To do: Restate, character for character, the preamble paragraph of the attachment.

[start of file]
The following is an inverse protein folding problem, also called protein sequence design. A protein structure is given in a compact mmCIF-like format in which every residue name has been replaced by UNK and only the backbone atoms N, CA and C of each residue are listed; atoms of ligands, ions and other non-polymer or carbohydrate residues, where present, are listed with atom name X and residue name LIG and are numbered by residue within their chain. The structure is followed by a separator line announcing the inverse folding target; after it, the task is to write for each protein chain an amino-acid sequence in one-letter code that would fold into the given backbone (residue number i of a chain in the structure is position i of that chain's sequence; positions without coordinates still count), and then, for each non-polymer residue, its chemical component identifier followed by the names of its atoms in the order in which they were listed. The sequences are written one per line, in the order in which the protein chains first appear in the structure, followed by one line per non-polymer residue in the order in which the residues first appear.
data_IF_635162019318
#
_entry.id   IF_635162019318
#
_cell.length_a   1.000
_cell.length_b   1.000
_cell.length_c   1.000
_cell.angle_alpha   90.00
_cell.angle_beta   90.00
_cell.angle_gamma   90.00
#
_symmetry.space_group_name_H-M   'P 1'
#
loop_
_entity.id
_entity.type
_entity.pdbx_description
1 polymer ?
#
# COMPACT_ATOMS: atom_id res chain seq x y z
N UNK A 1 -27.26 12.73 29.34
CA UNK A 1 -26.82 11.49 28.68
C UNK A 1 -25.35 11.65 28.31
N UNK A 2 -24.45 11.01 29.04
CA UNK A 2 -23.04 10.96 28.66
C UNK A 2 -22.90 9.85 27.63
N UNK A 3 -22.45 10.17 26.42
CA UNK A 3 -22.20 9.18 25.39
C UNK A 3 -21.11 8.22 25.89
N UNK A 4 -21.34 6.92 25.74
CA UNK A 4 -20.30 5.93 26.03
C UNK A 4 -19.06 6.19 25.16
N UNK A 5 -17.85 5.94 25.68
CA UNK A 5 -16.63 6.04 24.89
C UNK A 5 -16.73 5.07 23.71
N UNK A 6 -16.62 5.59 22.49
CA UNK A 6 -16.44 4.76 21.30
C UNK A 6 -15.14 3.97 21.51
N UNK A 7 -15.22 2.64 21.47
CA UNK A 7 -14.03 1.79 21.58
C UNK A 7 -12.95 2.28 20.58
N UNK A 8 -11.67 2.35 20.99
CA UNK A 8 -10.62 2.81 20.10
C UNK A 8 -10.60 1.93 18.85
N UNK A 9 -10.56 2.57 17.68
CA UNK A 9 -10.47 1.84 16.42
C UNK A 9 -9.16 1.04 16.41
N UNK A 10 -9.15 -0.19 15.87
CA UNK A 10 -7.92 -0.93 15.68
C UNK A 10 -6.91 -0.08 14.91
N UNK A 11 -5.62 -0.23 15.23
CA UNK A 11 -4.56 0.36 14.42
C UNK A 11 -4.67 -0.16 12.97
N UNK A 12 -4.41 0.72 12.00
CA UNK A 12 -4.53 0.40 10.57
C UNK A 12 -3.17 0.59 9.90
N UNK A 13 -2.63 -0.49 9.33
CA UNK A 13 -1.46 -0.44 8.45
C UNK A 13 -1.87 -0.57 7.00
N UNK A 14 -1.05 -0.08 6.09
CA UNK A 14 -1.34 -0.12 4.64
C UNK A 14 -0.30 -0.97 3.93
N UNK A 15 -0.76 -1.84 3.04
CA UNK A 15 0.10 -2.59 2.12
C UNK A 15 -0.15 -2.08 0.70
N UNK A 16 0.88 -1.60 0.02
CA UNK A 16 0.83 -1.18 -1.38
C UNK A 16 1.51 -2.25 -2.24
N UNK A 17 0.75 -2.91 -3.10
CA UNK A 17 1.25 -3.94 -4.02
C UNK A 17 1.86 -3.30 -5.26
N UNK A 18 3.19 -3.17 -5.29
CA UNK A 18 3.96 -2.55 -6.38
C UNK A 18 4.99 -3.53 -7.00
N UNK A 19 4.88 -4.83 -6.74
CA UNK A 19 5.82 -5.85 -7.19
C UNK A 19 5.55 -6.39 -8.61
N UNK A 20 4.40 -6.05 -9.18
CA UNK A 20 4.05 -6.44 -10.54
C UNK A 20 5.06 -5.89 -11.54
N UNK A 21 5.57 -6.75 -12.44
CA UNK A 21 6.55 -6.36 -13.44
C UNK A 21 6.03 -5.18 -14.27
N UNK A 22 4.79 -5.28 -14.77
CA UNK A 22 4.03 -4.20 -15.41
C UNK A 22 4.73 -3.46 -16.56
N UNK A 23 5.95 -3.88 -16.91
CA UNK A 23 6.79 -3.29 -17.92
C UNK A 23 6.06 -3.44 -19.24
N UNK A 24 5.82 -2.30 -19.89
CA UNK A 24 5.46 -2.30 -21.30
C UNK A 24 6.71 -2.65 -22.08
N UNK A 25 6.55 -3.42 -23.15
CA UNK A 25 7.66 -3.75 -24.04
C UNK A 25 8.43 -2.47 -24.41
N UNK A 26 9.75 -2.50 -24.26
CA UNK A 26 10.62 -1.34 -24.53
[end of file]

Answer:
The following is an inverse protein folding problem, also called protein sequence design. A protein structure is given in a compact mmCIF-like format in which every residue name has been replaced by UNK and only the backbone atoms N, CA and C of each residue are listed; atoms of ligands, ions and other non-polymer or carbohydrate residues, where present, are listed with atom name X and residue name LIG and are numbered by residue within their chain. The structure is followed by a separator line announcing the inverse folding target; after it, the task is to write for each protein chain an amino-acid sequence in one-letter code that would fold into the given backbone (residue number i of a chain in the structure is position i of that chain's sequence; positions without coordinates still count), and then, for each non-polymer residue, its chemical component identifier followed by the names of its atoms in the order in which they were listed. The sequences are written one per line, in the order in which the protein chains first appear in the structure, followed by one line per non-polymer residue in the order in which the residues first appear.